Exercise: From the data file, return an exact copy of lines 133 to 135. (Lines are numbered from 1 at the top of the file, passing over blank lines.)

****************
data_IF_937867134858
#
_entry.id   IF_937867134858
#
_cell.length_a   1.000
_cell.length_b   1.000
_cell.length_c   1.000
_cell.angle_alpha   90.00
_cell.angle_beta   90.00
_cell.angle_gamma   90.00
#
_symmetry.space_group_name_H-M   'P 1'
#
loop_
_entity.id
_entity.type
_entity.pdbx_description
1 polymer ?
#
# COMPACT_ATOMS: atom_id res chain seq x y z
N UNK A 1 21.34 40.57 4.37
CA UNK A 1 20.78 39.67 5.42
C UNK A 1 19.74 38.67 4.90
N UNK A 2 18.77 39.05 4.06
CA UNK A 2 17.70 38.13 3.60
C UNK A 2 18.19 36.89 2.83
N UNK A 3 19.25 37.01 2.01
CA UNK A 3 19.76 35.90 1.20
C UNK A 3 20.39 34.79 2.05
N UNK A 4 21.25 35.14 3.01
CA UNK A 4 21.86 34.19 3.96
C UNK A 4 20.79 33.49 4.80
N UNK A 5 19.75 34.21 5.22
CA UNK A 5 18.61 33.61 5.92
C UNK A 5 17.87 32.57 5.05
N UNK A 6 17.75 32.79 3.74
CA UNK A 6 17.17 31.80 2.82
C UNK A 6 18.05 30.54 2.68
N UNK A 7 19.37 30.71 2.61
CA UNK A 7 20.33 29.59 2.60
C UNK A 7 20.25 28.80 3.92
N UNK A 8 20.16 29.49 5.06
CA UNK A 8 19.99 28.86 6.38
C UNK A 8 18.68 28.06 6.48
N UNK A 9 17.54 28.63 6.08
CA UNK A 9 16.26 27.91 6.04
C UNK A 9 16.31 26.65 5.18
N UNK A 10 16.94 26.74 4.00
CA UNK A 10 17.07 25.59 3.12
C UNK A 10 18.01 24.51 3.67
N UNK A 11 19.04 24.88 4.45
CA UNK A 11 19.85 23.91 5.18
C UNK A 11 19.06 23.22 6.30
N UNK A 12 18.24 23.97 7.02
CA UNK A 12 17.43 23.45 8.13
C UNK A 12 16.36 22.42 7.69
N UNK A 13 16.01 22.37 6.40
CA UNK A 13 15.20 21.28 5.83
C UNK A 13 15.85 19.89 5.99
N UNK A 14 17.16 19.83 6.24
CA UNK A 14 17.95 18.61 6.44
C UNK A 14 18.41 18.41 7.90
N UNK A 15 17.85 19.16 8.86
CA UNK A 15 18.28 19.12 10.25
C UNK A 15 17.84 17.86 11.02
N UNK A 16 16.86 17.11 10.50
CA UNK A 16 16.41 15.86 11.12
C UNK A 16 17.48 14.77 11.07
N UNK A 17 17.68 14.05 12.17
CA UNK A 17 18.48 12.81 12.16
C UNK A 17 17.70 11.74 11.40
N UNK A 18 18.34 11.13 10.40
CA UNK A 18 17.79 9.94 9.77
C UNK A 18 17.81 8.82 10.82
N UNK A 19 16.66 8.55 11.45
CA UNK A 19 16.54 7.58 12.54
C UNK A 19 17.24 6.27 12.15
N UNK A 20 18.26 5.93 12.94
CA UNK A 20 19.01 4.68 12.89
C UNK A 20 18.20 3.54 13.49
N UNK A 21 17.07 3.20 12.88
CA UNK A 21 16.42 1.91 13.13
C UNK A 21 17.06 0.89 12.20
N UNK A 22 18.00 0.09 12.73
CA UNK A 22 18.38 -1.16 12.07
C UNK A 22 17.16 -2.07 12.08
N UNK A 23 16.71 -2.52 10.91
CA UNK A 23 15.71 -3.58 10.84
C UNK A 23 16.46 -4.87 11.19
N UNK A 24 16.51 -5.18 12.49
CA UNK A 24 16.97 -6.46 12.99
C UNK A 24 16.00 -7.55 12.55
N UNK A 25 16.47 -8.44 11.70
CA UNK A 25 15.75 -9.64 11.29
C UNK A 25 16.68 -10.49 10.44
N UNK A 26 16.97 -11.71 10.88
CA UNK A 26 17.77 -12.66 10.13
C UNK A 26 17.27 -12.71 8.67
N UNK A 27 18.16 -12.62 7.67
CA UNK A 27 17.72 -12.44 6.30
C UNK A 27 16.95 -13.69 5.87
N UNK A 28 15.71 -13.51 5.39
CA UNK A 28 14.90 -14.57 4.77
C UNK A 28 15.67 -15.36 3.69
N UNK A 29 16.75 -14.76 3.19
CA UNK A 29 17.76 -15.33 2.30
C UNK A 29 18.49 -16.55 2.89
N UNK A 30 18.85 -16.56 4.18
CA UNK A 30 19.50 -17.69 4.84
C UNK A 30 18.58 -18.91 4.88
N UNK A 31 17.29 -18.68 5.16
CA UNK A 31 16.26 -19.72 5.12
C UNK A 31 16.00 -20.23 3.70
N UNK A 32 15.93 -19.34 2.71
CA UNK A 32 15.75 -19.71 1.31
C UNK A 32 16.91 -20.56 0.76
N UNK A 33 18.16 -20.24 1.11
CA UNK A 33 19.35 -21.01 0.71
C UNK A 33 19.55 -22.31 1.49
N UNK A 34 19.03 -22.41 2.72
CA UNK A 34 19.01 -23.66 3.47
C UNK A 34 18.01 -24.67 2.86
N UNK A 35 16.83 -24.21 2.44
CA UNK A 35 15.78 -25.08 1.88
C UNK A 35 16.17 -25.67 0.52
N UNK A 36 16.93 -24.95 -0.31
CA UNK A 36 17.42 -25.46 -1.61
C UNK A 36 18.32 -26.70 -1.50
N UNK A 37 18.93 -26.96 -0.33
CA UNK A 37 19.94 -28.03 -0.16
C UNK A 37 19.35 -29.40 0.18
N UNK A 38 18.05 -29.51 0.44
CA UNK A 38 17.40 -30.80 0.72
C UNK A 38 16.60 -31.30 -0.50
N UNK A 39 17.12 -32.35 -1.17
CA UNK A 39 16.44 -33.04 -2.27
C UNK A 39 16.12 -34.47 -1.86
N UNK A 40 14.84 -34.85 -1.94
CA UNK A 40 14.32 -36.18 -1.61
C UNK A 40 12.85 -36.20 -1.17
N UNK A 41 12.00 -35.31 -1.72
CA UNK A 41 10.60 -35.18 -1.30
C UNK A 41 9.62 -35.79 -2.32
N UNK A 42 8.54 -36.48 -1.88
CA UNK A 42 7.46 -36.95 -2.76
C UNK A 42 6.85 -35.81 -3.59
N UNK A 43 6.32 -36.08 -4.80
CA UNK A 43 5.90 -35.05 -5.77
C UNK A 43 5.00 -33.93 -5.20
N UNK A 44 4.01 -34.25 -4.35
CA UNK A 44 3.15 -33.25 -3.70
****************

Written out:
CA UNK A 38 17.40 -30.80 0.72
C UNK A 38 16.60 -31.30 -0.50
N UNK A 39 17.12 -32.35 -1.17